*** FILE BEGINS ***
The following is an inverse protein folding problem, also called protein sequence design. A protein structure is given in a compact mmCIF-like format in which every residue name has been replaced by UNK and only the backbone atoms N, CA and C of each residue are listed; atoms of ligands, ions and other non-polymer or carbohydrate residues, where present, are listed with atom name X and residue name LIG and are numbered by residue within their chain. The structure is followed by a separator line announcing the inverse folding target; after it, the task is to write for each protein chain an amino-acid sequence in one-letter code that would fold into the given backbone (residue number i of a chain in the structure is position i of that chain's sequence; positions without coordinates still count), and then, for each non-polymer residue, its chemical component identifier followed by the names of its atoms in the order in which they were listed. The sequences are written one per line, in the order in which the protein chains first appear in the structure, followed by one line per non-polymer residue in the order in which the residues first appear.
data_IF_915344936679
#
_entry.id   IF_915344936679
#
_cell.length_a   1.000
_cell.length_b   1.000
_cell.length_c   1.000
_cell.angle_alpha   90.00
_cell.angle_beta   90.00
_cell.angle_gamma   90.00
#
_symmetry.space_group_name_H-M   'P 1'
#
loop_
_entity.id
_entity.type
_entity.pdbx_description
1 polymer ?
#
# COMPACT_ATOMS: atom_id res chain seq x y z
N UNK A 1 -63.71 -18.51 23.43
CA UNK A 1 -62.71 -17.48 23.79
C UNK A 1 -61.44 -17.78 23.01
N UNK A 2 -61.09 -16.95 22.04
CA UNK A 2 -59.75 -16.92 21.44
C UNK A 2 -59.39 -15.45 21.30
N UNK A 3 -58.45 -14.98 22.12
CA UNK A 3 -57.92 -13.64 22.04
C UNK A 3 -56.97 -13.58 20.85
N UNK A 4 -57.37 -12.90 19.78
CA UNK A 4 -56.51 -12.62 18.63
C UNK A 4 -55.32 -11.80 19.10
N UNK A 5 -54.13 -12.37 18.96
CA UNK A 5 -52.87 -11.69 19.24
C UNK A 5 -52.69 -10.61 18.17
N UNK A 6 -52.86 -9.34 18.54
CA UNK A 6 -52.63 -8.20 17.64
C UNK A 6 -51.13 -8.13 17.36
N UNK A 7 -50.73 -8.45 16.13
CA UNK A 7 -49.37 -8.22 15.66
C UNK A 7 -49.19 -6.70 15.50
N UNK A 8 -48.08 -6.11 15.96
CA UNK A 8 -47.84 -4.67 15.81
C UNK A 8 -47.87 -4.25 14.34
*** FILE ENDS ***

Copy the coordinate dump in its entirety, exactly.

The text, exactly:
The following is an inverse protein folding problem, also called protein sequence design. A protein structure is given in a compact mmCIF-like format in which every residue name has been replaced by UNK and only the backbone atoms N, CA and C of each residue are listed; atoms of ligands, ions and other non-polymer or carbohydrate residues, where present, are listed with atom name X and residue name LIG and are numbered by residue within their chain. The structure is followed by a separator line announcing the inverse folding target; after it, the task is to write for each protein chain an amino-acid sequence in one-letter code that would fold into the given backbone (residue number i of a chain in the structure is position i of that chain's sequence; positions without coordinates still count), and then, for each non-polymer residue, its chemical component identifier followed by the names of its atoms in the order in which they were listed. The sequences are written one per line, in the order in which the protein chains first appear in the structure, followed by one line per non-polymer residue in the order in which the residues first appear.
data_IF_915344936679
#
_entry.id   IF_915344936679
#
_cell.length_a   1.000
_cell.length_b   1.000
_cell.length_c   1.000
_cell.angle_alpha   90.00
_cell.angle_beta   90.00
_cell.angle_gamma   90.00
#
_symmetry.space_group_name_H-M   'P 1'
#
loop_
_entity.id
_entity.type
_entity.pdbx_description
1 polymer ?
#
# COMPACT_ATOMS: atom_id res chain seq x y z
N UNK A 1 -63.71 -18.51 23.43
CA UNK A 1 -62.71 -17.48 23.79
C UNK A 1 -61.44 -17.78 23.01
N UNK A 2 -61.09 -16.95 22.04
CA UNK A 2 -59.75 -16.92 21.44
C UNK A 2 -59.39 -15.45 21.30
N UNK A 3 -58.45 -14.98 22.12
CA UNK A 3 -57.92 -13.64 22.04
C UNK A 3 -56.97 -13.58 20.85
N UNK A 4 -57.37 -12.90 19.78
CA UNK A 4 -56.51 -12.62 18.63
C UNK A 4 -55.32 -11.80 19.10
N UNK A 5 -54.13 -12.37 18.96
CA UNK A 5 -52.87 -11.69 19.24
C UNK A 5 -52.69 -10.61 18.17
N UNK A 6 -52.86 -9.34 18.54
CA UNK A 6 -52.63 -8.20 17.64
C UNK A 6 -51.13 -8.13 17.36
N UNK A 7 -50.73 -8.45 16.13
CA UNK A 7 -49.37 -8.22 15.66
C UNK A 7 -49.19 -6.70 15.50
N UNK A 8 -48.08 -6.11 15.96
CA UNK A 8 -47.84 -4.67 15.81
C UNK A 8 -47.87 -4.25 14.34